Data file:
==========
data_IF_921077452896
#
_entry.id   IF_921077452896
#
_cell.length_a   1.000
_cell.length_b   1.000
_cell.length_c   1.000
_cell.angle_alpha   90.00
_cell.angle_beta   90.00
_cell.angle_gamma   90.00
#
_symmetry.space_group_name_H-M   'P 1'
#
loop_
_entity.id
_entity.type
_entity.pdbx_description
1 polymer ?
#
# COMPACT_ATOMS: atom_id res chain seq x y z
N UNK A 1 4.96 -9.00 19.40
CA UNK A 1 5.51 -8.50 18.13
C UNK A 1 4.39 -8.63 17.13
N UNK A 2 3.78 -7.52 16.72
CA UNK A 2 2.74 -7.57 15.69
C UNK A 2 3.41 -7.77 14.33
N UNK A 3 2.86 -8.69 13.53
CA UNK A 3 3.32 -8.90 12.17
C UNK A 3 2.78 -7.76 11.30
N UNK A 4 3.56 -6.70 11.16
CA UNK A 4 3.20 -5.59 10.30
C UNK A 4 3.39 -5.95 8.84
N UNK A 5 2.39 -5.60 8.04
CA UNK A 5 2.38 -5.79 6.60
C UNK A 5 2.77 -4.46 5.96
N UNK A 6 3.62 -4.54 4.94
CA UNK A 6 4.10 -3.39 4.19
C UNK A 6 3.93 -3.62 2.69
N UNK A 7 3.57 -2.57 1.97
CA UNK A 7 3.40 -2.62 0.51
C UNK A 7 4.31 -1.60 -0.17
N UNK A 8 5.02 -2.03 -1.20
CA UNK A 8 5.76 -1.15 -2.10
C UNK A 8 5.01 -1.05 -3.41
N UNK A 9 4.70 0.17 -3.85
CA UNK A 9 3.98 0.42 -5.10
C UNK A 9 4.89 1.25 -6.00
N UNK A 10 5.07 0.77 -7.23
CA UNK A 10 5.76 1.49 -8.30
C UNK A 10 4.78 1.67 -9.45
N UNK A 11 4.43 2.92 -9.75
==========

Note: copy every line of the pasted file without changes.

data_IF_921077452896
#
_entry.id   IF_921077452896
#
_cell.length_a   1.000
_cell.length_b   1.000
_cell.length_c   1.000
_cell.angle_alpha   90.00
_cell.angle_beta   90.00
_cell.angle_gamma   90.00
#
_symmetry.space_group_name_H-M   'P 1'
#
loop_
_entity.id
_entity.type
_entity.pdbx_description
1 polymer ?
#
# COMPACT_ATOMS: atom_id res chain seq x y z
N UNK A 1 4.96 -9.00 19.40
CA UNK A 1 5.51 -8.50 18.13
C UNK A 1 4.39 -8.63 17.13
N UNK A 2 3.78 -7.52 16.72
CA UNK A 2 2.74 -7.57 15.69
C UNK A 2 3.41 -7.77 14.33
N UNK A 3 2.86 -8.69 13.53
CA UNK A 3 3.32 -8.90 12.17
C UNK A 3 2.78 -7.76 11.30
N UNK A 4 3.56 -6.70 11.16
CA UNK A 4 3.20 -5.59 10.30
C UNK A 4 3.39 -5.95 8.84
N UNK A 5 2.39 -5.60 8.04
CA UNK A 5 2.38 -5.79 6.60
C UNK A 5 2.77 -4.46 5.96
N UNK A 6 3.62 -4.54 4.94
CA UNK A 6 4.10 -3.39 4.19
C UNK A 6 3.93 -3.62 2.69
N UNK A 7 3.57 -2.57 1.97
CA UNK A 7 3.40 -2.62 0.51
C UNK A 7 4.31 -1.60 -0.17
N UNK A 8 5.02 -2.03 -1.20
CA UNK A 8 5.76 -1.15 -2.10
C UNK A 8 5.01 -1.05 -3.41
N UNK A 9 4.70 0.17 -3.85
CA UNK A 9 3.98 0.42 -5.10
C UNK A 9 4.89 1.25 -6.00
N UNK A 10 5.07 0.77 -7.23
CA UNK A 10 5.76 1.49 -8.30
C UNK A 10 4.78 1.67 -9.45
N UNK A 11 4.43 2.92 -9.75